The reason for this ‘inconsistency of logic’ is perhaps, for some, that it is too radical to suggest the euthenising of what might be regarded as ‘unwanted’ people e.g. disabled/old etc etc, whereas it is nowadays quite acceptable, perhaps even fashionable, to be seen to be ‘pro-choice’ with respect to the ‘unborn’. However I suspect the main reason for the inconsistency of logic is that the vast majority of ‘pro-choicers’ simply do not accept the evidence pointing to the nature of life in the womb, and they simply do not regard it as a human life, (yet surely they must at least admit that this ‘thing’ is alive). Therefore, to them, killing a child in the womb is simply not the same as killing the child when it’s out of the womb.

For me, an argument about the rights and wrongs of abortion with someone with an opposing view of the ‘human-ness’ of the unborn child is as futile as an argument about the rights and wrongs of slavery with someone who genuinely believes that a Black African is inferior to a White European and may therefore legitimately be owned by the European as a slave. The argument cannot be won by either, unless the one concedes that the African is actually a full human being with equal rights, or unless the other gives in and says ‘OK those Africans are actually not quite human and therefore we may own them and do what we like with them’. This argument led to that most bloody civil war in the US, so it is easy to see how the debate on the abortion issue is likewise so divisive and fundamental. With abortion, the whole thing seems to boil down to whether the ‘ foetus’ is human and therefore deserves the rights of other humans. I have not yet ever heard a convincing argument that the ‘human’ foetus is not actually human at all……..

I consider myself lucky that I have never been faced with the dilemma of a child coming into my life which I perceived as a major threat to me. That is not to say that the children who I am now the father of were all ‘planned’! Nor does it mean that the prospect of a child coming into my life would not necessitate a certain change in lifestyle, or acceptance of new responsibilities. No person can expect to ‘plan’ their entire life ahead of them, whether with regard to children or anything else. I am lucky that my children were born healthy. However I would really like to think that if I were faced with the challenge of a disabled child, I would rise to that challenge, even if a disability were diagnosed before birth. But I haven't yet been presented with such a challenge, so all I can do is admire and empathise with all those who do find themselves faced with such challenges and who do their best to deal with them.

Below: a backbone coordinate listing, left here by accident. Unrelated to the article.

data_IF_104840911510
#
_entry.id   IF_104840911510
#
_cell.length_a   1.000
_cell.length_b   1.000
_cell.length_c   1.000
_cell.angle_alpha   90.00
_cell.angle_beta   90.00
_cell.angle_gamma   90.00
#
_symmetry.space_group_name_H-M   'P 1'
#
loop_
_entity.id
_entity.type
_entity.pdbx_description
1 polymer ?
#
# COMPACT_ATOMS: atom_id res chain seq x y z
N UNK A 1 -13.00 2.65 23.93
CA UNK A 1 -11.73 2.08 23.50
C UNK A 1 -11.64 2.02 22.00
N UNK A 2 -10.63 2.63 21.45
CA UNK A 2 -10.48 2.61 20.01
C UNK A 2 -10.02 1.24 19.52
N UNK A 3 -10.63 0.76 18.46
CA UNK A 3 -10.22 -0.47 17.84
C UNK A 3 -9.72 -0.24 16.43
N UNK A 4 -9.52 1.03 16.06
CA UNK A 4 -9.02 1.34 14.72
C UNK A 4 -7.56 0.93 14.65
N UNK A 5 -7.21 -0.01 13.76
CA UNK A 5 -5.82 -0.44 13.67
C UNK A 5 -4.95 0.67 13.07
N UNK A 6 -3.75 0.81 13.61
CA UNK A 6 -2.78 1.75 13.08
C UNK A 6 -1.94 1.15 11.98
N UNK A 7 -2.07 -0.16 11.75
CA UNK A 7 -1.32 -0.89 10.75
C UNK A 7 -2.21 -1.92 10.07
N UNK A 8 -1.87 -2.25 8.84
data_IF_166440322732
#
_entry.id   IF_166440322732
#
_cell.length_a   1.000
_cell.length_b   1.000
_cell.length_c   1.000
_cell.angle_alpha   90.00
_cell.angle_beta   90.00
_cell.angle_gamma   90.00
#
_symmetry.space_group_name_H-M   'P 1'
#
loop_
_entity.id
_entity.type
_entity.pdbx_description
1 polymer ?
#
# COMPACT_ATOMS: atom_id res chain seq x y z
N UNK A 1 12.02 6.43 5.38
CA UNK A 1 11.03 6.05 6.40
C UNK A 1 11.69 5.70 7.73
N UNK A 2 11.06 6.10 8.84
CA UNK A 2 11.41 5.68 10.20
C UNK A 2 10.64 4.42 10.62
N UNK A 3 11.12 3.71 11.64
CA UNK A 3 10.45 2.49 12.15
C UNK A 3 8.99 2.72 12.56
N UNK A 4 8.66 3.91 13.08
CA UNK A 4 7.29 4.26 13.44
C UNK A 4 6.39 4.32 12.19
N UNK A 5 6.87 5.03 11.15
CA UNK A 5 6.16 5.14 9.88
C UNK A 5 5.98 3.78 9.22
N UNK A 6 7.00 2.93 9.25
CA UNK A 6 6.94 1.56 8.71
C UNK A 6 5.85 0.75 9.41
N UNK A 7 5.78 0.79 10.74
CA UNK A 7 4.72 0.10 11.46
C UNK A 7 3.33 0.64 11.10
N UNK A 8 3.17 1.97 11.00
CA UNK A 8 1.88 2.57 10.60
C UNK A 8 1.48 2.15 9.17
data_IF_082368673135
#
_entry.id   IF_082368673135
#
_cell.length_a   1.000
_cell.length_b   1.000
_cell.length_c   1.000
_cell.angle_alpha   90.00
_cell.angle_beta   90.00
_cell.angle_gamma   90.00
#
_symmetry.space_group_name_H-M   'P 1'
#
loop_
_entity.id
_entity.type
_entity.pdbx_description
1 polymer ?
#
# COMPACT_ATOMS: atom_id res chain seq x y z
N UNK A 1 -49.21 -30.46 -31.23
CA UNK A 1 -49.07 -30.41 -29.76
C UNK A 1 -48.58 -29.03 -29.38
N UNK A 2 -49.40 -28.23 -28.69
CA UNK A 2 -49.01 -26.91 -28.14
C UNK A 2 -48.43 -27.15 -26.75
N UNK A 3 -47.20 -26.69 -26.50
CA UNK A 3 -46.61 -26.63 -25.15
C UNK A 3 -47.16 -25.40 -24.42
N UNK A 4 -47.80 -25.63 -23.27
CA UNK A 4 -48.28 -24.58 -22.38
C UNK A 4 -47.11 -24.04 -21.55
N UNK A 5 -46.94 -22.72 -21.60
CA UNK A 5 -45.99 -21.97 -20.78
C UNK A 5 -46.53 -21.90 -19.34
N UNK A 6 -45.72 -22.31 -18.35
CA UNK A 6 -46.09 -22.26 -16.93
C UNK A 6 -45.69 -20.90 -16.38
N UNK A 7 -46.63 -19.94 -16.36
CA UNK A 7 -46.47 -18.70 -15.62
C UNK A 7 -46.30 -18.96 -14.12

To me ‘abortion’ (de facto killing of child before birth) is simply fundamentally wrong, but it does present an easy ‘solution’ to a mere few of the many many challenges which we as humans face throughout the course of our lives. It is an easy solution, too easy, because the victims happen to be the only section of humanity who in our modern world truly have no voice, no means whatsoever to protest or rebel, whom nobody sees, who’s existence nobody is even aware of except their mothers and whoever their mothers choose to tell, and who are so small that their bodies can so easily be disposed of.

34 comments:

Podge Murphy said...

I'll leave a proper response to someone else, but just to say:

1:) The things that make us human are built up slowly over time, they don't appear as though by magic at conception. The blueprints are there, but destroying a blueprint isn't the same as destroying a building.

2:) Think about the things that make killing humans wrong but killing animals okay, or at least not as bad. It's our sentience that makes killing us such a crime, the beating of our hearts, etc. are just a life support system for that sentience. Religious get around this by claiming a soul is added at conception, we don't have that luxury, as we know the brain is the seat of that sentience.

3:) 'Abortion is like what the Nazi's did! 'I'm marking that off on my internet argument bingo card. ;-)